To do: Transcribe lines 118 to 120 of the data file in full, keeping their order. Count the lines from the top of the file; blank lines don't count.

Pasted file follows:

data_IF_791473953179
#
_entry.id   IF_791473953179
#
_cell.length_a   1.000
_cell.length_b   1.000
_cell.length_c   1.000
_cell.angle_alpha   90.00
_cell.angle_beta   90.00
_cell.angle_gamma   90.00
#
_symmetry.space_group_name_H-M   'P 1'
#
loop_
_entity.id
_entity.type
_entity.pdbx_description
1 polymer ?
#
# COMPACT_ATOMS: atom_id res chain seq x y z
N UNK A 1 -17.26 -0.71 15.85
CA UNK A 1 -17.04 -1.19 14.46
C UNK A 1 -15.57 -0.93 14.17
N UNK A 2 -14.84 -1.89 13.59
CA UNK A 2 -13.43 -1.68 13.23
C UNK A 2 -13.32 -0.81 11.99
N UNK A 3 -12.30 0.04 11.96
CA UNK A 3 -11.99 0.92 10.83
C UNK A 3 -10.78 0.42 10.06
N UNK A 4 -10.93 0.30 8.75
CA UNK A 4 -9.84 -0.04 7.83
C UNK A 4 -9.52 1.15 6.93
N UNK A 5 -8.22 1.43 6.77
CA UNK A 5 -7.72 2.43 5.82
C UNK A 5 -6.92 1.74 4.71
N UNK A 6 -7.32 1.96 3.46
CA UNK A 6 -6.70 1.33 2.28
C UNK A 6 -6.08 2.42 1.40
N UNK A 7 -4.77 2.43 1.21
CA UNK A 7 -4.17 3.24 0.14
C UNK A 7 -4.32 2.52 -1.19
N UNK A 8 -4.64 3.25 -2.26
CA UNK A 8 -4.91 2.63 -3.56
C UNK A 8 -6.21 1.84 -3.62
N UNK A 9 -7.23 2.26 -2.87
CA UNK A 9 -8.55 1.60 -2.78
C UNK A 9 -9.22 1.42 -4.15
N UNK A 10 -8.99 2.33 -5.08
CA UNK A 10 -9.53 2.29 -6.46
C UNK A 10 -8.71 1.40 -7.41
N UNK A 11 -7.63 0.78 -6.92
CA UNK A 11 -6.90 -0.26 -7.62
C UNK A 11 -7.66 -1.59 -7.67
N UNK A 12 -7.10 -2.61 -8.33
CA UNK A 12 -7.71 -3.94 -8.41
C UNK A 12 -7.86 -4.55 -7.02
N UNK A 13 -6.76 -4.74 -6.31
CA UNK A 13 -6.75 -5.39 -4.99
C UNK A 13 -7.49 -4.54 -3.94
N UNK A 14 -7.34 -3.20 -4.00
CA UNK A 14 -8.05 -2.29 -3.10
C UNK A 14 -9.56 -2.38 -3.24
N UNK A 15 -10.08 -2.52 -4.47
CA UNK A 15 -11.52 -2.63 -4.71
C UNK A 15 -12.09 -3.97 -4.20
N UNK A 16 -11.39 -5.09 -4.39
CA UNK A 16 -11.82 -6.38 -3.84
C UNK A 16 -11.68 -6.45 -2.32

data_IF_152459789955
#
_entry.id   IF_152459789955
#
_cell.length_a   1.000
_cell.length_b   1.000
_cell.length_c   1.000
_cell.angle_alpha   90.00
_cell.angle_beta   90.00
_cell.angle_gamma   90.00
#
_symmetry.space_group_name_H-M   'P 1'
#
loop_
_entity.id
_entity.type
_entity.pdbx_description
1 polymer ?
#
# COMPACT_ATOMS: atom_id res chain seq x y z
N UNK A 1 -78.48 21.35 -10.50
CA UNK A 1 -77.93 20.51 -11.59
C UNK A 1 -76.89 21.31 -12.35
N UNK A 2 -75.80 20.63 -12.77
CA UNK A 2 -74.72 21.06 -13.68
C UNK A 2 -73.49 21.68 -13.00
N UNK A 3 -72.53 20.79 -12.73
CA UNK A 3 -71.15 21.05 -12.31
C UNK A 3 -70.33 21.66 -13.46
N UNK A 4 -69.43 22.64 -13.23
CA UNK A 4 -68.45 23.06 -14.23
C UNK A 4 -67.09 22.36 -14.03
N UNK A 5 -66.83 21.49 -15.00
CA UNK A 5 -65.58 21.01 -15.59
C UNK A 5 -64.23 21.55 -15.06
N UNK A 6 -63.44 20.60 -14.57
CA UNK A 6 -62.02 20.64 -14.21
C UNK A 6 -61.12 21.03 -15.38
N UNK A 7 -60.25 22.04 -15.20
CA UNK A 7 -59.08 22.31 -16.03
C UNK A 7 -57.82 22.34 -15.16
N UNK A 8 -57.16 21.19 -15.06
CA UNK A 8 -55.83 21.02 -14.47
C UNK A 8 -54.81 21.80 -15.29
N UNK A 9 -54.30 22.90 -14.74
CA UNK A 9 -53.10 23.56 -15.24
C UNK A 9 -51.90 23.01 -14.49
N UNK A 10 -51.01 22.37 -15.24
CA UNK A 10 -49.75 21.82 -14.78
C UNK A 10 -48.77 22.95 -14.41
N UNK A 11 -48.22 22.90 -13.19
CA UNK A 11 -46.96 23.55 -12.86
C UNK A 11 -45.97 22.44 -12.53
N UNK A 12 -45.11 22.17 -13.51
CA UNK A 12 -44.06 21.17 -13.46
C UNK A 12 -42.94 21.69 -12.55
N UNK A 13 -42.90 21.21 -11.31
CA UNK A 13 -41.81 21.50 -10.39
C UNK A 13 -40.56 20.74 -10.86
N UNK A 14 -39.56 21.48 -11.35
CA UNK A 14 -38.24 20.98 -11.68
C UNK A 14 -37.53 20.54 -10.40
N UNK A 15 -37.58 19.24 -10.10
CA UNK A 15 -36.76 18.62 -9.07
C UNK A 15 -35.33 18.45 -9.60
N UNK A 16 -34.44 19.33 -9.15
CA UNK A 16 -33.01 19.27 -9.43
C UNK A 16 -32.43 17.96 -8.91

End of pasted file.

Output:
C UNK A 10 -48.77 22.95 -14.41
N UNK A 11 -48.22 22.90 -13.19
CA UNK A 11 -46.96 23.55 -12.86